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Mastering a culture of success in global teams: key takeaways

Working with multicultural teams is no longer the exception; for many, it’s everyday reality. But leading such teams to success takes a specific kind of approach. With 17 years of expertise as a leader in (international) IT sourcing and recruiting, Amon invited high-performance coach Dominic Rossi and cross-cultural consultant Simone Buijzen to talk about mastering a culture of success within multicultural teams.

Here are our key takeaways from that inspiring networking breakfast on June 6th, 2024.

The why and how of high performing leaders

“My parents have never been a good team”, said author and high-performance individual coach Dominic Rossi in his keynote speech. Dominic, who has been coaching high-performing individuals for almost 15 years, took the captivated audience through a journey made of hard-earned life lessons to promote one singular idea: “high performing teams are led by high performing leaders”.

Sounds simple enough in theory, but it often isn’t in practice. To help us on the way, Dominic shared 4 actionable principles:

1. The better the relationship, the better the performance

Nobody likes to go the extra mile for someone they can’t stand; make sure you build a strong and respectful personal relationship with your employees to grow together as a team.

2. Work consciously every day to create a safe environment

Safety is not just something to write in your code of conduct; team members need to feel they can share, fail and be vulnerable with you. They need to know you will listen before judging.

3. Show genuine interest and attention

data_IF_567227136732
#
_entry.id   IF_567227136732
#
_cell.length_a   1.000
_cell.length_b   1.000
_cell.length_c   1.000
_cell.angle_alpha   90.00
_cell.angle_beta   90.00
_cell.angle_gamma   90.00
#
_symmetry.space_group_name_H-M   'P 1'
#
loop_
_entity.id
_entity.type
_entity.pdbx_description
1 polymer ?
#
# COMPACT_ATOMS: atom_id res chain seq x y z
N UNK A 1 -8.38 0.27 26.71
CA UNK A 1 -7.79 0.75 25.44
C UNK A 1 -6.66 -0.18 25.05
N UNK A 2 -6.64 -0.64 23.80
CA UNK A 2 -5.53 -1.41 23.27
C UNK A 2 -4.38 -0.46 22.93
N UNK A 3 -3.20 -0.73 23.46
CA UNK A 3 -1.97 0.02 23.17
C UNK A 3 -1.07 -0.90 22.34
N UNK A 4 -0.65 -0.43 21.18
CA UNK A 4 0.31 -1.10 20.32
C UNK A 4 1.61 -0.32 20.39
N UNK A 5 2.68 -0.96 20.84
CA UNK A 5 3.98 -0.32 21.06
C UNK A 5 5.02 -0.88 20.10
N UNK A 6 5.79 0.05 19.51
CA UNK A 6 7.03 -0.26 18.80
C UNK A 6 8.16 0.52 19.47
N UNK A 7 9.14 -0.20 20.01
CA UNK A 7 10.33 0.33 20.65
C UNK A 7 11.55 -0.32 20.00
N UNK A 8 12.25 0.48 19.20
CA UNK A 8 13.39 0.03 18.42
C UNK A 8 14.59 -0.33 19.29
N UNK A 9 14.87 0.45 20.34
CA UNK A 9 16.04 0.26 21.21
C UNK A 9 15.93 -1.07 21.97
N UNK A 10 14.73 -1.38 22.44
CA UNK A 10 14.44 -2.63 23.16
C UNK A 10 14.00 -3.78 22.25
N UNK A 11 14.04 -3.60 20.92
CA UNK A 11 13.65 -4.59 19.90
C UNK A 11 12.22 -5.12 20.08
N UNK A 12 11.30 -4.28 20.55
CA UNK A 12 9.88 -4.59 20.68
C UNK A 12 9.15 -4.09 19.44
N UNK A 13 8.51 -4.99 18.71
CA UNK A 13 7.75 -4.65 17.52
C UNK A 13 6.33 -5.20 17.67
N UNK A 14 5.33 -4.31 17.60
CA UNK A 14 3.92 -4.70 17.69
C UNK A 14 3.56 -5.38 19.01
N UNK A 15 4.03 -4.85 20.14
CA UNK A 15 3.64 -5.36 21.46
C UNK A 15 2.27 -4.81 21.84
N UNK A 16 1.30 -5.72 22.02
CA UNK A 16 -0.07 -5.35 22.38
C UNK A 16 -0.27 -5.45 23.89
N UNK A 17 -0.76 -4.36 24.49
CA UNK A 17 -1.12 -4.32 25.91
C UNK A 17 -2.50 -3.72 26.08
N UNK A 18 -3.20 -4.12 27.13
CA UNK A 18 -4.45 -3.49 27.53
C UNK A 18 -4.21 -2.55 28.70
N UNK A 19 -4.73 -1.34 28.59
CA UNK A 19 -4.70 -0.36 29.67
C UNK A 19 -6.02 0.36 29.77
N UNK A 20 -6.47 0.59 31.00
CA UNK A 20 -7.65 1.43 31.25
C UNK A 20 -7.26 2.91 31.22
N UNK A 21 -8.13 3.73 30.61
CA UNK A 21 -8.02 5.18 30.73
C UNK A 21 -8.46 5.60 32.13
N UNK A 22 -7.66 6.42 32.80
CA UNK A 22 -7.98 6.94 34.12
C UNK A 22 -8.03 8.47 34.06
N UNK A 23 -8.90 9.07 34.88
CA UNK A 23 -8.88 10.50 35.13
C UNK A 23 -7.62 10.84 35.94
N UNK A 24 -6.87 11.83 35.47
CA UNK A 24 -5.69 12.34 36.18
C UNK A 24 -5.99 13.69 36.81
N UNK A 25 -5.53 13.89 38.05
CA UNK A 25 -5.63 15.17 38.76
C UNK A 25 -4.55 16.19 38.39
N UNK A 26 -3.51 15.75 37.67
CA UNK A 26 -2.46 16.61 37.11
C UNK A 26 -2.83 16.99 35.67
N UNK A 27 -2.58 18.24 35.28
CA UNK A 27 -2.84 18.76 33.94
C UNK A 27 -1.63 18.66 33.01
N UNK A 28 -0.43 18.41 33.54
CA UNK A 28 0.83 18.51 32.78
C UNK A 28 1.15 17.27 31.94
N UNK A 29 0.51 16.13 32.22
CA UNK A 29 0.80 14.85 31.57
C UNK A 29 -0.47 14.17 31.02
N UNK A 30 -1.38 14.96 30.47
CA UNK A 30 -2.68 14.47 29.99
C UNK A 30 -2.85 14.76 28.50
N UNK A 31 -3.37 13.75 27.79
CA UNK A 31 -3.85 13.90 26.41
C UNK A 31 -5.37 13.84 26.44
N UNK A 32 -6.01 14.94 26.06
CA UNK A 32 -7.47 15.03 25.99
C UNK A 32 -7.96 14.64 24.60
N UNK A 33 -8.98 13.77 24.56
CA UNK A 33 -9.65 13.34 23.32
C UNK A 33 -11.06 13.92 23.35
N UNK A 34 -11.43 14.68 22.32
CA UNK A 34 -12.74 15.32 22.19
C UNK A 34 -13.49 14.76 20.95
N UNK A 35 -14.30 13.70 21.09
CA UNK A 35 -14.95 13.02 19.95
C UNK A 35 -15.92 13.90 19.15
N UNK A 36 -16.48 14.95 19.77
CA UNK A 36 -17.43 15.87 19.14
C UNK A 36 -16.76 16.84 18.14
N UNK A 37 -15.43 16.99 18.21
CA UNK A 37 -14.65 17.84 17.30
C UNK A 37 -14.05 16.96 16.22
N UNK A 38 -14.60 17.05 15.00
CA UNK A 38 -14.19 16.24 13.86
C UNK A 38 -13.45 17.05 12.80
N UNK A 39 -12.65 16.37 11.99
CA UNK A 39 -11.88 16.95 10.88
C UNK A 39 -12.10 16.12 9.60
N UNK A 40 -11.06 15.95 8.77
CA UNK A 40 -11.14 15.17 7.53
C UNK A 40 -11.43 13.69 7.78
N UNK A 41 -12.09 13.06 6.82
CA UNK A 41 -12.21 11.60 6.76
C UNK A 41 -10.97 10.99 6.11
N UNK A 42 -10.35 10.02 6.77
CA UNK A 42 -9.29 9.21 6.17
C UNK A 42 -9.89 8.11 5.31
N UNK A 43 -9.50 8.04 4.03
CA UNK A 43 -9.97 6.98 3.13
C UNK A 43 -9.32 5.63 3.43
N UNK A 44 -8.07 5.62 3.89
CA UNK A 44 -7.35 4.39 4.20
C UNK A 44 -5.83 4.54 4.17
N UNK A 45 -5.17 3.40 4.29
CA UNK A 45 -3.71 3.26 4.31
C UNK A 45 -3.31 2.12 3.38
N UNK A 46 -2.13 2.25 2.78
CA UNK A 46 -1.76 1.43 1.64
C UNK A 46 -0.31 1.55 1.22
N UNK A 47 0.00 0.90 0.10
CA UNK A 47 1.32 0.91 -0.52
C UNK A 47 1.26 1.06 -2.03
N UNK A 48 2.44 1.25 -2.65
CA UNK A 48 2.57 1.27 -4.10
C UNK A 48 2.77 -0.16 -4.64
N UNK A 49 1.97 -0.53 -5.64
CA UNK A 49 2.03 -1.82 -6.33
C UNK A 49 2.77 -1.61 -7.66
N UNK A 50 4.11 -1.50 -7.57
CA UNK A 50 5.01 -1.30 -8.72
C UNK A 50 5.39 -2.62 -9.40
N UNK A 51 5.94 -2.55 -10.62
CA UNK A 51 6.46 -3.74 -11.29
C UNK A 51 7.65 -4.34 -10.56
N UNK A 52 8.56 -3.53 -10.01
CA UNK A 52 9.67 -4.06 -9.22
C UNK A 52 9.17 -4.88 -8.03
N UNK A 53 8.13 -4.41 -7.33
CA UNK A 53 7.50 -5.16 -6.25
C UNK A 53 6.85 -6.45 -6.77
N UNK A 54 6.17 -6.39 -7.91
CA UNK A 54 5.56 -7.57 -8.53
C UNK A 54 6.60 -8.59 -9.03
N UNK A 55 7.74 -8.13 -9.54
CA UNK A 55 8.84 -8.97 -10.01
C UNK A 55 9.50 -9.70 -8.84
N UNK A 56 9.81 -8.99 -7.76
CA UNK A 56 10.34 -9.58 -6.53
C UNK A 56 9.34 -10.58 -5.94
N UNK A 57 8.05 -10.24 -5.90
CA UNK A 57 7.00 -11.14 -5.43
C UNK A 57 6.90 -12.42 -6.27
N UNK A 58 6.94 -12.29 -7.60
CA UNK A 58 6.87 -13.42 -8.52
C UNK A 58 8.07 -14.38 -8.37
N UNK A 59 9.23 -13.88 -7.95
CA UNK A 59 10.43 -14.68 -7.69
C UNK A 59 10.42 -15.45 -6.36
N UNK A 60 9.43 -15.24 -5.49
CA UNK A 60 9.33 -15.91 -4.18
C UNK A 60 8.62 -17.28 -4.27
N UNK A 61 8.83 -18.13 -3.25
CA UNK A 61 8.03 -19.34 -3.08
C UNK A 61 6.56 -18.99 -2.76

Weekly status calls are all good and well, but showing interest in your employees as individuals makes them want to give you their all. This takes informal 1:1 talks.

4. Dare to show yourself and give others the opportunity to be seen

Put yourself at risk and encourage others to step in to the spotlight and take credit when they need and deserve it.

Put differently: by living up to their own values and paying attention to their colleagues’ uniqueness, leaders can bring out the very best in their team members both in local and international contexts. When it comes to doing so on a daily basis, there are a few easy practices you can introduce right away. For example:

growth talks (1:1s with leadership to focus on personal growth)
check-ins/outs (what are we going to achieve this week – and did we get it done?)
high-performance training days (daylong workshops to actively and openly work on team issues)

What makes multicultural teams (un)successful?

After Dominic inspired the audience to live up to their personal values every day, Simone Buijzen emphasized the importance of understanding cultural differences to bridge them and even get something out of them. Director and senior cross-cultural consultant at The Culture Team, Simone has 15+ years of experience with multicultural teams. Having worked and lived in various countries, from Indonesia to Australia, she shared her interesting insights in what makes multicultural teams successful, or just the opposite.

Centered around the question “When someone says ‘yes’, is their body saying ‘no’?”, language and culture were highlighted as critical aspects. After all, speaking the same language doesn’t always guarantee mutual understanding because people and cultures are made of so much more than (just) words. To make sure cultural differences do not become a hindrance to performance, it is crucial to not only address them, but to understand them and play to their strengths.

Practical tips for leaders of multicultural teams

Having seen a lot of multicultural teams and struggling leaders, Simone’s concluding message was loud and clear: leading someone from another culture to success takes hard work. To achieve just that, she shared a few practical tips:

Leverage team members with a multicultural background – they’ve faced very similar challenges growing up and can help you navigate stormy waters.

Don’t forget the social sphere – connecting socially outside of work can go a long way when it comes to building bridges.

Get to know the cultures of international team members – a little light research on your part can have a great positive impact.

Ultimately, the most important thing to remember is to listen, be open and be attentive to what’s important to team members with different cultural backgrounds. This way you’ll uncover and appreciate the valuable qualities they have to offer.

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